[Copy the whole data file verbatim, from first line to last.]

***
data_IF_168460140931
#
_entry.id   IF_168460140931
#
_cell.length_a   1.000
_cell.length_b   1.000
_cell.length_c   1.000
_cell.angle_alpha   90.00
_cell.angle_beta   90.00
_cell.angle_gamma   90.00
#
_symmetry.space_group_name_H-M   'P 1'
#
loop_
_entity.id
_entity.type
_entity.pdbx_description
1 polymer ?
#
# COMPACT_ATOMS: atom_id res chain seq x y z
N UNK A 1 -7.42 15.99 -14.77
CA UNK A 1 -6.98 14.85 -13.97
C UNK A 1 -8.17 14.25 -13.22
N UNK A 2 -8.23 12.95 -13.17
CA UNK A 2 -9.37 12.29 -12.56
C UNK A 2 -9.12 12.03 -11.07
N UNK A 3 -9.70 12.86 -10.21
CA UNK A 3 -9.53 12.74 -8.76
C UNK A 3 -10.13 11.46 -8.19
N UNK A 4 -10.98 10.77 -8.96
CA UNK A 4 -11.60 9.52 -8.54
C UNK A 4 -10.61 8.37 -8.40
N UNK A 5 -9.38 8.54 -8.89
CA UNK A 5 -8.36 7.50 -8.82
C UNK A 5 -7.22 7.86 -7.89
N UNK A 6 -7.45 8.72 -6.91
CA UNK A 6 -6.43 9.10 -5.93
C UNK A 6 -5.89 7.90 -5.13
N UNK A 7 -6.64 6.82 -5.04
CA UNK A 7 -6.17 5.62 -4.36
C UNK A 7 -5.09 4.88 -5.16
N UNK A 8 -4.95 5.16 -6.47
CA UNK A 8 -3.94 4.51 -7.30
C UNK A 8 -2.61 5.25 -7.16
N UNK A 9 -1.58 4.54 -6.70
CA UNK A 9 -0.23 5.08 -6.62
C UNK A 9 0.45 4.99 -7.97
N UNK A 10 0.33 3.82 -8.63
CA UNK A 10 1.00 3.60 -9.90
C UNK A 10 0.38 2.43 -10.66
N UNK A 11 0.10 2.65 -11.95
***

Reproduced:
data_IF_168460140931
#
_entry.id   IF_168460140931
#
_cell.length_a   1.000
_cell.length_b   1.000
_cell.length_c   1.000
_cell.angle_alpha   90.00
_cell.angle_beta   90.00
_cell.angle_gamma   90.00
#
_symmetry.space_group_name_H-M   'P 1'
#
loop_
_entity.id
_entity.type
_entity.pdbx_description
1 polymer ?
#
# COMPACT_ATOMS: atom_id res chain seq x y z
N UNK A 1 -7.42 15.99 -14.77
CA UNK A 1 -6.98 14.85 -13.97
C UNK A 1 -8.17 14.25 -13.22
N UNK A 2 -8.23 12.95 -13.17
CA UNK A 2 -9.37 12.29 -12.56
C UNK A 2 -9.12 12.03 -11.07
N UNK A 3 -9.70 12.86 -10.21
CA UNK A 3 -9.53 12.74 -8.76
C UNK A 3 -10.13 11.46 -8.19
N UNK A 4 -10.98 10.77 -8.96
CA UNK A 4 -11.60 9.52 -8.54
C UNK A 4 -10.61 8.37 -8.40
N UNK A 5 -9.38 8.54 -8.89
CA UNK A 5 -8.36 7.50 -8.82
C UNK A 5 -7.22 7.86 -7.89
N UNK A 6 -7.45 8.72 -6.91
CA UNK A 6 -6.43 9.10 -5.93
C UNK A 6 -5.89 7.90 -5.13
N UNK A 7 -6.64 6.82 -5.04
CA UNK A 7 -6.17 5.62 -4.36
C UNK A 7 -5.09 4.88 -5.16
N UNK A 8 -4.95 5.16 -6.47
CA UNK A 8 -3.94 4.51 -7.30
C UNK A 8 -2.61 5.25 -7.16
N UNK A 9 -1.58 4.54 -6.70
CA UNK A 9 -0.23 5.08 -6.62
C UNK A 9 0.45 4.99 -7.97
N UNK A 10 0.33 3.82 -8.63
CA UNK A 10 1.00 3.60 -9.90
C UNK A 10 0.38 2.43 -10.66
N UNK A 11 0.10 2.65 -11.95